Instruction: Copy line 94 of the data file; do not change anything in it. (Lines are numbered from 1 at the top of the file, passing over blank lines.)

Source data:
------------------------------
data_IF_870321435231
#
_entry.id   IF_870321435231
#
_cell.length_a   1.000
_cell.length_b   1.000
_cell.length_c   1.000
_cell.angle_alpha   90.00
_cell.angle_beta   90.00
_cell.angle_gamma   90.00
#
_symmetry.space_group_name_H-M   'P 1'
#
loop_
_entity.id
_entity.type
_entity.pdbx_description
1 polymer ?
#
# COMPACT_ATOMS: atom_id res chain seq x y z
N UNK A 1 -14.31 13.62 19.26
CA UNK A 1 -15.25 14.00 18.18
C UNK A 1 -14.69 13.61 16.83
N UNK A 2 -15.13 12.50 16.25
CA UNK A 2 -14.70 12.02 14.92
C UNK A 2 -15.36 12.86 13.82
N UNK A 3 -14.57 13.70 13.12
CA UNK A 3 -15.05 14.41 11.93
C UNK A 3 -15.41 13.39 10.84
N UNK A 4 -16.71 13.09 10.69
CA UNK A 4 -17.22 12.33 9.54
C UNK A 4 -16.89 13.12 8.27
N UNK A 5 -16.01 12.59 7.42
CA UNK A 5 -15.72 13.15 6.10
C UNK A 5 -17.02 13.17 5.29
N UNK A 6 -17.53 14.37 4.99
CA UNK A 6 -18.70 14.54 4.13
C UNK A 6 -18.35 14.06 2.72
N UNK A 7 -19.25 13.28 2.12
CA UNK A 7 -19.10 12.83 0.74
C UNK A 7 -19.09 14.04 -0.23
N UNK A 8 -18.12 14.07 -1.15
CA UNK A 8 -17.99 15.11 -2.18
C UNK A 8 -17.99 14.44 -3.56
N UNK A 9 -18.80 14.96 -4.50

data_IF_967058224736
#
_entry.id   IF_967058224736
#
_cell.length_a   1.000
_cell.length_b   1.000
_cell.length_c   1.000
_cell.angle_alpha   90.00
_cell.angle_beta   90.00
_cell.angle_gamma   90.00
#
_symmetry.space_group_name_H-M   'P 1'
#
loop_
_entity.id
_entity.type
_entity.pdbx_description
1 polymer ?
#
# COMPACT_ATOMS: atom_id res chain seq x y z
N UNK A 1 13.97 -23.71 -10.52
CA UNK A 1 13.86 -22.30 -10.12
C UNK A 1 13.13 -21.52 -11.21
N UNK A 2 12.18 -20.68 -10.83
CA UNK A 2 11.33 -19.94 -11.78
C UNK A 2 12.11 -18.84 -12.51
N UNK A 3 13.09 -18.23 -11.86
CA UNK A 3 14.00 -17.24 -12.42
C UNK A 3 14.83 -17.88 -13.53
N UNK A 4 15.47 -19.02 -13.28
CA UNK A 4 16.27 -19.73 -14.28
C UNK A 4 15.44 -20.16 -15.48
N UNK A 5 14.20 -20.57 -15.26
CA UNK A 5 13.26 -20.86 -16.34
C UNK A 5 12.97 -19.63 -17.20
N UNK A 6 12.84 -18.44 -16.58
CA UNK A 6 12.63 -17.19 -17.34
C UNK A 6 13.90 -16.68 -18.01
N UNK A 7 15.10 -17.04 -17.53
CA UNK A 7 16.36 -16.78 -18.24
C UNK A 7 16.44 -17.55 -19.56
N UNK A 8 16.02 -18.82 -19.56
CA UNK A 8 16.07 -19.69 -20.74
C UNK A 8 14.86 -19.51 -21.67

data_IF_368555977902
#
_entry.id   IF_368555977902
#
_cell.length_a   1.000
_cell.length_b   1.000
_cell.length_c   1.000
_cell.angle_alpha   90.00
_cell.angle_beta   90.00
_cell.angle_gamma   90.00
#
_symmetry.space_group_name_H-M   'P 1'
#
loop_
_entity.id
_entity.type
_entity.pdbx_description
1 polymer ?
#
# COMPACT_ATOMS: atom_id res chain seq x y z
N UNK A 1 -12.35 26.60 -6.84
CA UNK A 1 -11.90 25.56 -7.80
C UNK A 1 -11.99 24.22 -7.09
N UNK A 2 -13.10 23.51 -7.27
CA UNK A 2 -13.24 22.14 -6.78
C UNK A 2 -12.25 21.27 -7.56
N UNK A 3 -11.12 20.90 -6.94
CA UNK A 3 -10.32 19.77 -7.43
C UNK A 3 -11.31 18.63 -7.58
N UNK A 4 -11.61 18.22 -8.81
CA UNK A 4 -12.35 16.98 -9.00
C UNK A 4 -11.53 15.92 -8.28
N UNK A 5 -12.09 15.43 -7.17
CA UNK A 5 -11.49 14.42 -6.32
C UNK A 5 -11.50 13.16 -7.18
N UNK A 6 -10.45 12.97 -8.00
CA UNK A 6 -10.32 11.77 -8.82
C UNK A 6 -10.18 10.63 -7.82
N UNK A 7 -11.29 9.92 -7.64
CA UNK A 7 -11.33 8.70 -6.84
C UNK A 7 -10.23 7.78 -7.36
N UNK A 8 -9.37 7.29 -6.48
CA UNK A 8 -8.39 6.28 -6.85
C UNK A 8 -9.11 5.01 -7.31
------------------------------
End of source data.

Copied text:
_cell.length_a   1.000